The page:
April 16, 2017

Easter Sunday

Acts 10:34-43

John 20:1-18

Preacher: The Reverend Dr. Cathy S. Gilliard

Christ is risen!  Alleluia!  Christ is risen indeed!  “He is not here,” declared Mary, “for he is risen as he said.”[1] With these words we begin not only a new day, my brothers and sisters, but we also begin a new life of resurrection with Christ.

The horror and agony of Friday have been settled once and for all.  The claim we make and the claim God makes to us and the whole world is that even the most horrific, the most final and ultimate realty of all – death – has been subverted by God’s love.  Even death has been caught up in God’s sway.  This is a day of new beginnings.  May we look to it with hope and promise.

What does it mean for us to live as resurrected people, whole and forgiven, claimed, alive, and open to new realities and new possibilities breaking forth all around us?  Can you see them?  What will it take?

Death, O, death, where is your victory this morning?  We ask.  Where is your sting?  Though inevitably, our bodies die and the breath that once inflated our lungs cease, there is life beyond this temple and beyond this earth.  And even when our hearts break in the absence of those we love and those who have loved us, we weep not as those who have no hope; but as those who have every hope.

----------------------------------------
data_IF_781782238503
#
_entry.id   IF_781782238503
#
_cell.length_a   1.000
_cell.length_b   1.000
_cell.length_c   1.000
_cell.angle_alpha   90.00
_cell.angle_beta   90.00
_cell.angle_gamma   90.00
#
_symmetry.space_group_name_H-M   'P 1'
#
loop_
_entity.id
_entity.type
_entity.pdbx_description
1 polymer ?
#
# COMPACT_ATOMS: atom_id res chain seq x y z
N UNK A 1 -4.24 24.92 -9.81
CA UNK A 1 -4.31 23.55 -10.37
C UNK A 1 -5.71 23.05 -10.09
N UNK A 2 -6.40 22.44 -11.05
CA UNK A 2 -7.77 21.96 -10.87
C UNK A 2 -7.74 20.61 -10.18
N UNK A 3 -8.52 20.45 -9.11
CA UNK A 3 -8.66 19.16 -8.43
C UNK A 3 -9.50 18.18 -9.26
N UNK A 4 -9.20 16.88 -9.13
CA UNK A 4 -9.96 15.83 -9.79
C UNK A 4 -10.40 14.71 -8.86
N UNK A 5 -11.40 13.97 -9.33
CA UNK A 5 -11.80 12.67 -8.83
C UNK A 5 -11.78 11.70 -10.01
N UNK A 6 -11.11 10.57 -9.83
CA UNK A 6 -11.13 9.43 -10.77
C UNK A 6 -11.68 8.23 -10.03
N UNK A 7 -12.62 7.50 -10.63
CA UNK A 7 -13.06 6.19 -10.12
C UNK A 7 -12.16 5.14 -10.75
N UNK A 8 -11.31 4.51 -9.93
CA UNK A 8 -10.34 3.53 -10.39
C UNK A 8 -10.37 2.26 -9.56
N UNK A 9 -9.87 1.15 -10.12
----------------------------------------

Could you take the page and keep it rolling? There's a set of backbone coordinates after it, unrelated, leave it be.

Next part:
Though these words are so familiar, it still takes something for us to believe it, doesn’t it – to believe and live into it the mystery and wonder of it all?

All too often I think we live our lives in the tombs of Good Friday.  The news reports from television and newspapers, from doctors and brokers and bankers, and friends and family sometimes – are often full of stories that make us anxious and defeated, judged and confused; angry and afraid.  The murkiness of life is often an unpleasant road to travel.